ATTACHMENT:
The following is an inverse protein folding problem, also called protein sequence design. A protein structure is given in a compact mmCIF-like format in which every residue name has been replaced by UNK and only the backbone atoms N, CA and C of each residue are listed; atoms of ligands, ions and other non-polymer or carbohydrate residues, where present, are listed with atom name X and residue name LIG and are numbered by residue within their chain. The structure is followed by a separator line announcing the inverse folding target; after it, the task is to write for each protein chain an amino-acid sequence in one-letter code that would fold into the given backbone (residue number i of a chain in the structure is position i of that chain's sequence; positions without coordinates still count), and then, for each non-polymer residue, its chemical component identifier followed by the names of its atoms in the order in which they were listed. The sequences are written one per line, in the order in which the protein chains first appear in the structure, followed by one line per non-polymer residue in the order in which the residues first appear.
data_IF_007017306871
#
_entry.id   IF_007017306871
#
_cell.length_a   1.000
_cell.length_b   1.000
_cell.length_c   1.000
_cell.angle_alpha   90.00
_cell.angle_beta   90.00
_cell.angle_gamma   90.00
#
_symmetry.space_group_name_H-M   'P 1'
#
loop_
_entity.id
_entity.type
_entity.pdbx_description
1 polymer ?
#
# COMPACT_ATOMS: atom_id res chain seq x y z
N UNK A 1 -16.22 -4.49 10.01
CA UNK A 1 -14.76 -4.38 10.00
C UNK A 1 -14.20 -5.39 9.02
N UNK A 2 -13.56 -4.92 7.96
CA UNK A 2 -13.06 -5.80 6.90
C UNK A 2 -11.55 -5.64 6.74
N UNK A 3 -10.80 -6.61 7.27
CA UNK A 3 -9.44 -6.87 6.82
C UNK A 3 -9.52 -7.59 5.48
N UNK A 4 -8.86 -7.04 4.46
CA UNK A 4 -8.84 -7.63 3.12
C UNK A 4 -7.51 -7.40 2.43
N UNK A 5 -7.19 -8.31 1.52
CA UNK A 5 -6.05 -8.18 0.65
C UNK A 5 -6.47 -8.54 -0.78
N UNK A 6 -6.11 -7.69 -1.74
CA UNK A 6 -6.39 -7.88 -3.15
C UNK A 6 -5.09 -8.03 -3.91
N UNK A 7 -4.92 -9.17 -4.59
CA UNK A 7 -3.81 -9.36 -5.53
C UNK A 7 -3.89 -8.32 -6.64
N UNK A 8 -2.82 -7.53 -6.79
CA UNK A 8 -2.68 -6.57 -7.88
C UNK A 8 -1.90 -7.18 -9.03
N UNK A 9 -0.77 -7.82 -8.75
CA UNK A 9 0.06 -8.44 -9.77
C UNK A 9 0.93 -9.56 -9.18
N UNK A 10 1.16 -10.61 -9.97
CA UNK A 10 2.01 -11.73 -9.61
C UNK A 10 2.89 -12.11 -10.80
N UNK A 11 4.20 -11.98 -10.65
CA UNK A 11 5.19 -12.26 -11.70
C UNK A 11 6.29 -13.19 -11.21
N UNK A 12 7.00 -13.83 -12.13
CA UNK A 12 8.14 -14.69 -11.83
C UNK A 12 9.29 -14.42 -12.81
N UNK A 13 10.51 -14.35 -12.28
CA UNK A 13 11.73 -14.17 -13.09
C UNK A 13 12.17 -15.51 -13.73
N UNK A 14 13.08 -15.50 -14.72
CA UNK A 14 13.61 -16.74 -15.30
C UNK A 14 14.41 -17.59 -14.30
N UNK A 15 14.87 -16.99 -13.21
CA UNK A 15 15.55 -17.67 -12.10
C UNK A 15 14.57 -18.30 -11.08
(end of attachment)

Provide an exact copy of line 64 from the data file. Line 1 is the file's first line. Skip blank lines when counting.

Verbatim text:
N UNK A 15 14.87 -16.99 -13.21